He added that more than 60 percent of the registered parishioners are identified givers to the church, well above the national average of 25 to 30 percent.

“Stewardship from the last several pastors has been strongly preached and apparently ingrained into the faith life of our parish. People continue to see the need and necessity to be stewards in good times and bad,” he said.

Perhaps not surprisingly, the picture is not all roses, attributable to several factors,  including people losing their jobs, or furloughed or perhaps having to take a reduction in pay.

Hernandez said collections showed a 25 percent dip in March, when Edwards issued the initial stay-at-home order.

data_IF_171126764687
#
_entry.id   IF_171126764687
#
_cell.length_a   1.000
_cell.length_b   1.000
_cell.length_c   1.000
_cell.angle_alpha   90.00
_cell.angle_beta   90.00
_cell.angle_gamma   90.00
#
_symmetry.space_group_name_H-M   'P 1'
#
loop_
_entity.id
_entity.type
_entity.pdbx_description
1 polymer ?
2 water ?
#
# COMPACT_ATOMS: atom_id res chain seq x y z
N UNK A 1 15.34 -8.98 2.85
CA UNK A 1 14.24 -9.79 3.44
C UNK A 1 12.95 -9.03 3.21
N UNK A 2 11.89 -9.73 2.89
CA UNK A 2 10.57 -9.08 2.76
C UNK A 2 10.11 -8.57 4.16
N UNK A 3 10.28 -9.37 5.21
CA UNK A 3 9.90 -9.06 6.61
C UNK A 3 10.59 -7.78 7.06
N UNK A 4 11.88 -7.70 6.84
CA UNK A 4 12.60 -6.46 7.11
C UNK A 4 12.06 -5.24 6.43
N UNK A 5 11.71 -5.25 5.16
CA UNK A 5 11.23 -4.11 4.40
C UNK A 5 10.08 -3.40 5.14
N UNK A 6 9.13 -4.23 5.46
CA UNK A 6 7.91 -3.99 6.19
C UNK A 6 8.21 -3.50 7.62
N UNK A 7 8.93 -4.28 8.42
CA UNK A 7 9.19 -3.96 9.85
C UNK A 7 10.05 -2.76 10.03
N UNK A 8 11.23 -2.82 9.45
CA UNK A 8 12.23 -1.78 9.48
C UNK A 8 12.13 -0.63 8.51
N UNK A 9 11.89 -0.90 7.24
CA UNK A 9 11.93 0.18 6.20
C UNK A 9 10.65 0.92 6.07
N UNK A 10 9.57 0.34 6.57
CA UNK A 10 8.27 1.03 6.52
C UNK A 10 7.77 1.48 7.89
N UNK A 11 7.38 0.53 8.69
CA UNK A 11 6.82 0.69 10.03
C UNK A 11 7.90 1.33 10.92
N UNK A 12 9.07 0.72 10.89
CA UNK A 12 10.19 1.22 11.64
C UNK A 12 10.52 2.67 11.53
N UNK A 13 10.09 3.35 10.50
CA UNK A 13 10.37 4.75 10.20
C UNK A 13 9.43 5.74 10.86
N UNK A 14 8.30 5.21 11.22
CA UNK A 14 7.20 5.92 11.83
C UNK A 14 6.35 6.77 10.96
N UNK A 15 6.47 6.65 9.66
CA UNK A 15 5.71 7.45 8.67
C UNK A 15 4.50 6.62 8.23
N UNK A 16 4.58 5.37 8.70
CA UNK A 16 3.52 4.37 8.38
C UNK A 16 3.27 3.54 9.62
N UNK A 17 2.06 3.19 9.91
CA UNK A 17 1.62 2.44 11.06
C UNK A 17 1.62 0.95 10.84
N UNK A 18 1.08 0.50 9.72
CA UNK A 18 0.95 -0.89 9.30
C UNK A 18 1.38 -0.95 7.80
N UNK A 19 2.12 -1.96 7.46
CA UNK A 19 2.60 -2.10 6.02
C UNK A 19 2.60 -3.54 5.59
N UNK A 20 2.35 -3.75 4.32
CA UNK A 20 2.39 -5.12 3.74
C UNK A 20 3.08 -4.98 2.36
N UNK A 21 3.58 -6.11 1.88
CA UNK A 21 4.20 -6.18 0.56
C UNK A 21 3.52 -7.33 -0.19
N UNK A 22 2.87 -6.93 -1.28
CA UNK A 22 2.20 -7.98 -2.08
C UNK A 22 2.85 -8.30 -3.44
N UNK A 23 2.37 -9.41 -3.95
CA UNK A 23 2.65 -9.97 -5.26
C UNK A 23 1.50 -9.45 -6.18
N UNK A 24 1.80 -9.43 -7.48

“We realize we may be suffering as a parish but we also realize that parishioners are struggling as well if they are not being paid,” Hernandez said.

Father Alello said one area of drop off is from parishioners who don’t give by any regular means but simply drop the money in the collection basket. He said “in that sense we are down but overall our folks are doing a great job in continuing to do the work of the parish.”

Creativity has been tested as all pastors search for innovative ways not to lose touch with their parishioners.

Father Alello said his staff has focused on two goals during the shutdown, and both might actually prove unforeseen benefits moving forward.

Communication was the first priority, he said,  whether it’s communicating with parishioners through phone calls or emails. He said communication is vital because it creates a sense that (the church is) still here for you and still answering whatever needs may surface in your life.”